Holy shit! I have a new book coming out in seven months! My new novel, So Lucky, will be published on May 15, 2018, by Farrar, Straus and Giroux as a paperback original.

Why a paperback? Because it’s short and because it happened so fast that it took us all by surprise and is being jammed into the schedule. I’ll write about that in another post.

So Lucky is still so new I don’t yet know how to talk about it. Is it a thriller? Well, some people get murdered and Mara, the narrator, works to stop the killers. Is it a monster novel? Absolutely—in more ways than one with monsters human and otherwise. Is it disability fiction? Oh, yes indeedy. Political? Indisputably, particularly in the arena of healthcare. Savage? Ferocity isn’t the half of it. But So Lucky is also brimming with love of life, and hope, and joy (and sex, and self-defence)—and an indomitable will to win.

The catalogue copy is still undergoing refinement, but as of today this is where we are:

From the author of Hild, a fierce and urgent autobiographical novel about a woman facing down a formidable foe

So Lucky is the sharp, surprising new novel by Nicola Griffith—the profoundly personal and emphatically political story of a confident woman forced to confront an unnerving new reality when, in the space of a single week, her wife leaves her and she is diagnosed with multiple sclerosis.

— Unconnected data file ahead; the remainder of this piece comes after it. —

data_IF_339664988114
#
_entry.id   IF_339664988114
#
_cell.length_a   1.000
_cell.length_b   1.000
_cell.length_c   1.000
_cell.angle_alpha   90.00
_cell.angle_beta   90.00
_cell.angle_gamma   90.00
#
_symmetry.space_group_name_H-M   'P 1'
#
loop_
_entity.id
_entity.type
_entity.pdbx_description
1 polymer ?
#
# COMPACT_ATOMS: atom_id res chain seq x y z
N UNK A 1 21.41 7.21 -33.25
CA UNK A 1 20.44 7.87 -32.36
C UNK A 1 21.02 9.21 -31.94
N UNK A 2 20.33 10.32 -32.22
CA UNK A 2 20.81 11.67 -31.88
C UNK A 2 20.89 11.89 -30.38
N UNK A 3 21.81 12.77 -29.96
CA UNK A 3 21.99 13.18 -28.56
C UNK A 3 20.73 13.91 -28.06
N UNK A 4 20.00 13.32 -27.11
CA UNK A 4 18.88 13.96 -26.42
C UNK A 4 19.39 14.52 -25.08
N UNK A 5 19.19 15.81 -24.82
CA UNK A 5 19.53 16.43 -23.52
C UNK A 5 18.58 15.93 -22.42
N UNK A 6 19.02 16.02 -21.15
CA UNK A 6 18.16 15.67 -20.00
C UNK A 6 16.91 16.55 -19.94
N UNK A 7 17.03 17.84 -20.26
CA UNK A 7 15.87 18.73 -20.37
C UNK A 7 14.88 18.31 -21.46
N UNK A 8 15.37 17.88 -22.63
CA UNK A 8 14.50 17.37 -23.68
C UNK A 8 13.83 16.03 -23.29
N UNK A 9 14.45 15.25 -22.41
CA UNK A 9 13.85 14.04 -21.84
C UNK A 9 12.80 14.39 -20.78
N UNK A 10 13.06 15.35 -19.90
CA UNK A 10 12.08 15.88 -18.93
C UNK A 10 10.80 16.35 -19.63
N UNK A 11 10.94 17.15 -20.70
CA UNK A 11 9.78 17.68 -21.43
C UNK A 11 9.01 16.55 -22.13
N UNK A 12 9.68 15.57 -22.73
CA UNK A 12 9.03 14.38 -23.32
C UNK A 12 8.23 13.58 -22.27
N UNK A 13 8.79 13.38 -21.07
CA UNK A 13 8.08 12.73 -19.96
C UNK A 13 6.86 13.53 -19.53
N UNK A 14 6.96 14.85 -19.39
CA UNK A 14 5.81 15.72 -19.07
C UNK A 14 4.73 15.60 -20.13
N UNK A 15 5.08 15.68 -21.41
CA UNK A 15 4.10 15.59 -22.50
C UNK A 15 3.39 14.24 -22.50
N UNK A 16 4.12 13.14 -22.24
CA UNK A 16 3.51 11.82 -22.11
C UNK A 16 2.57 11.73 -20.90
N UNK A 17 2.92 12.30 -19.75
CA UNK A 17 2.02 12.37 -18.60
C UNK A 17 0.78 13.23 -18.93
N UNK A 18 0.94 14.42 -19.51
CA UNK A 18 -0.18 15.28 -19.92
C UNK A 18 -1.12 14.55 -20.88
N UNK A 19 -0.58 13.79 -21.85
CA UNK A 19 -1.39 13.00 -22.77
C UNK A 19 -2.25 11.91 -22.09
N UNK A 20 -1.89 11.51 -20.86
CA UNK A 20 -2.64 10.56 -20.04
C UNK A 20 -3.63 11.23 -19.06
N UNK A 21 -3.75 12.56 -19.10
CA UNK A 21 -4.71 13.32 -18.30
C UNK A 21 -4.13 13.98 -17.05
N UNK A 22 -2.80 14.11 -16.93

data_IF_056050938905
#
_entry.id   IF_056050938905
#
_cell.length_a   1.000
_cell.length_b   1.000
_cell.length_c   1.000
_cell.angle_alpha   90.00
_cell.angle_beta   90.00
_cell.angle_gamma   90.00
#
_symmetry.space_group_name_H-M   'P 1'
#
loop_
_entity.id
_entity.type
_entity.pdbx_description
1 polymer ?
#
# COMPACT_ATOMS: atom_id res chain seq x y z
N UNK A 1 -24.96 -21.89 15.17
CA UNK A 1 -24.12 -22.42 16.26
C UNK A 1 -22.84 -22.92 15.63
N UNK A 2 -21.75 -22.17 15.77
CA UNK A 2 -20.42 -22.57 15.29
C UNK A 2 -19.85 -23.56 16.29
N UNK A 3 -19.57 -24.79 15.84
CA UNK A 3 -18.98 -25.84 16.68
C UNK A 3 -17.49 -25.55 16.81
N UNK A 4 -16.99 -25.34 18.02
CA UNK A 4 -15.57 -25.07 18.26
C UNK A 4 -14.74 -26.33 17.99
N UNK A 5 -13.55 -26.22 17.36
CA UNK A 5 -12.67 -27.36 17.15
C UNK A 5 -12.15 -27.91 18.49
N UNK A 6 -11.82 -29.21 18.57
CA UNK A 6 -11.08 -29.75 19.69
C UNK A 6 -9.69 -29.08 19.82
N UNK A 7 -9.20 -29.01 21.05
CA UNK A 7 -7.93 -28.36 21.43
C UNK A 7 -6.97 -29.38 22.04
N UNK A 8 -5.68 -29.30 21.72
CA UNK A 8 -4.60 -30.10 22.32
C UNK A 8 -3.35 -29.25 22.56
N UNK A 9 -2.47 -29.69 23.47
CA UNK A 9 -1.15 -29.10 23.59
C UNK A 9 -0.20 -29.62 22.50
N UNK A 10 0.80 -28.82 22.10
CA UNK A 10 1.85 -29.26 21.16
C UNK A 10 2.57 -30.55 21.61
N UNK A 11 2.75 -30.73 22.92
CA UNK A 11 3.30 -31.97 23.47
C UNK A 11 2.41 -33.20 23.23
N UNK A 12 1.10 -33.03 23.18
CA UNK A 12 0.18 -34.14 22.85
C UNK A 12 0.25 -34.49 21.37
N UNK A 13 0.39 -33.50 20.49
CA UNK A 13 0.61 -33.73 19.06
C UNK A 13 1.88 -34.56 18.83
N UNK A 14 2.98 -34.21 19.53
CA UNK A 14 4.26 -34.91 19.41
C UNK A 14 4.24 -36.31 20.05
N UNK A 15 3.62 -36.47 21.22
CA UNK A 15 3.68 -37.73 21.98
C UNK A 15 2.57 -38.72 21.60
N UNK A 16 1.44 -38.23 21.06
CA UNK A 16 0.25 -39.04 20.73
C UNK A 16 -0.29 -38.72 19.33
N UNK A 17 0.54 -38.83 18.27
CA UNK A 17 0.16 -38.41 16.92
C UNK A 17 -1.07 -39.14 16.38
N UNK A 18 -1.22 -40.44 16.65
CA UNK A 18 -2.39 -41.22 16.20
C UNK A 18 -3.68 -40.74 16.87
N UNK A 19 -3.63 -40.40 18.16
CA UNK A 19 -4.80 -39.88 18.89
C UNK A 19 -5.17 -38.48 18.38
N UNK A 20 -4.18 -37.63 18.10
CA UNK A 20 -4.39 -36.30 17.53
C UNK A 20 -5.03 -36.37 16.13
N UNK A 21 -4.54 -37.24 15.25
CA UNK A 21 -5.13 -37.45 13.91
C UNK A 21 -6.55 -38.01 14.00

Mara Tagarelli is, professionally, the head of a multi-million-dollar AIDS foundation; personally, a committed martial artist. But her life has been turned inside out like a sock. She can’t rely on family, her body is letting her down, and friends and colleagues are turning away—they treat her like a victim. She needs to break that narrative: build her own community, learn new strengths, and fight. But what do you do when you find out that the story you’ve been told, the story you’ve told yourself, is not true? How can you fight if you can’t trust your body? Who can you rely on if those around you don’t have your best interests at heart, and the systems designed to help do more harm than good? Mara makes a decision, and acts, but her actions unleash monsters aimed squarely at the heart of her new community.

This is fiction from the front lines, incandescent and urgent, a narrative juggernaut that rips through sentiment to expose the savagery of America’s treatment of the disabled and chronically ill. But So Lucky also blazes with hope and a ferocious love of self, of the life that becomes possible when we stop believing lies.